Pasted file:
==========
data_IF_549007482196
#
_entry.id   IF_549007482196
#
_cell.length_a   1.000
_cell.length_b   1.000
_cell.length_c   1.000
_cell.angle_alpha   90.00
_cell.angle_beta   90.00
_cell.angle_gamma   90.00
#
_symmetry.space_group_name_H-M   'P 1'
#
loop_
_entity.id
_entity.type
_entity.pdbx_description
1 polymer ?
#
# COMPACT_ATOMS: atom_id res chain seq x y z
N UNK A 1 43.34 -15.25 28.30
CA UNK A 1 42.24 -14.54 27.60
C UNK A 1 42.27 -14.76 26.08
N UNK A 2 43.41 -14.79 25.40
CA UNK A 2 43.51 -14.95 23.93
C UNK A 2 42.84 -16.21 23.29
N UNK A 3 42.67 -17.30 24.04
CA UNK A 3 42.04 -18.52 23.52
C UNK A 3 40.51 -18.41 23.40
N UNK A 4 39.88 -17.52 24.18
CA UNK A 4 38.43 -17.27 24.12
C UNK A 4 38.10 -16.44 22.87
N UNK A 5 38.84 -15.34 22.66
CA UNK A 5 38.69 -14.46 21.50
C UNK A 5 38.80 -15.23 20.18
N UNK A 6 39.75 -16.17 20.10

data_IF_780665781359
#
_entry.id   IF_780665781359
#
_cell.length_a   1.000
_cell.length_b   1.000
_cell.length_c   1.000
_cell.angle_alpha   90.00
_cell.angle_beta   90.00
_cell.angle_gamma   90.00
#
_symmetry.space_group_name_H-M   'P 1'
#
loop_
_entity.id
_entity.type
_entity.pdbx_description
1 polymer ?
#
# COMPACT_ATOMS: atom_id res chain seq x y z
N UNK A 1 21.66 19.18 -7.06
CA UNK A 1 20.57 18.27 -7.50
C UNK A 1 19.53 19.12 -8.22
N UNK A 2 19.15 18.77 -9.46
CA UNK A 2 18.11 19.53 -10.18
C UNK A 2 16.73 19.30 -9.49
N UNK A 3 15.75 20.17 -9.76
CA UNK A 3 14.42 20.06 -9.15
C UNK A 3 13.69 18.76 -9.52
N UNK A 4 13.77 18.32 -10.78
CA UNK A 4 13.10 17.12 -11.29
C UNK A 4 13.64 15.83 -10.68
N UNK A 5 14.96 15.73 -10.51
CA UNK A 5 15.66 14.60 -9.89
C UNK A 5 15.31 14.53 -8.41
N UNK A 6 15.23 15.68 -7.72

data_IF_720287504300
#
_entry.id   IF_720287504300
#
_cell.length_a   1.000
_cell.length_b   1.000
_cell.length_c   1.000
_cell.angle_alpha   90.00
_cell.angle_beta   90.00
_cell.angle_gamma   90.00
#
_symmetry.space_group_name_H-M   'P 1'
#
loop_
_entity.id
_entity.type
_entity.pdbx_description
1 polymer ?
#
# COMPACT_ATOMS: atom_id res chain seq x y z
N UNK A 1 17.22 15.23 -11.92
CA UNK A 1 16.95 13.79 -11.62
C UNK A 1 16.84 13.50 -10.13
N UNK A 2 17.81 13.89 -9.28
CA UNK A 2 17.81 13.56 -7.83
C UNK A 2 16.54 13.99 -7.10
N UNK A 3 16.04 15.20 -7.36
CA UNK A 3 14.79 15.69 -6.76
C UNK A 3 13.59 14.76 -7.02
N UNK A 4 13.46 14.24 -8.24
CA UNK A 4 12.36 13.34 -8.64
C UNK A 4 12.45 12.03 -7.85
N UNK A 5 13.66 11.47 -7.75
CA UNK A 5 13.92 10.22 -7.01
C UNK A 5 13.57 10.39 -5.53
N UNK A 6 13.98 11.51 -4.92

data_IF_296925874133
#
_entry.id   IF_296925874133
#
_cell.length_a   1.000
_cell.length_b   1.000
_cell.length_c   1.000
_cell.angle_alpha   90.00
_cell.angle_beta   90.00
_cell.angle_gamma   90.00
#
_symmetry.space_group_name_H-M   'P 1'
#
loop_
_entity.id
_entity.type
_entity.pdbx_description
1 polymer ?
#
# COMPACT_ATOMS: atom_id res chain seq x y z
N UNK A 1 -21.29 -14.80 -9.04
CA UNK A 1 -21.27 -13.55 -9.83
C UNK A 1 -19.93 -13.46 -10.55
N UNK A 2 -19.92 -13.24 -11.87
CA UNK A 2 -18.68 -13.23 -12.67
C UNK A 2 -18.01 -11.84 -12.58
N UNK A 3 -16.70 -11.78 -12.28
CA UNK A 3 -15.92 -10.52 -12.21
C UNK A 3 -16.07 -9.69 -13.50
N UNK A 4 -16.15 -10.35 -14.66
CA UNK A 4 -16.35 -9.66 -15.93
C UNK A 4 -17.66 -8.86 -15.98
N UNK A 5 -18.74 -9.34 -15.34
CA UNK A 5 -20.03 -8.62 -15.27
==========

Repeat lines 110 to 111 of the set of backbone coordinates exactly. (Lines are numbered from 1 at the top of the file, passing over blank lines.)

#
_entry.id   IF_296925874133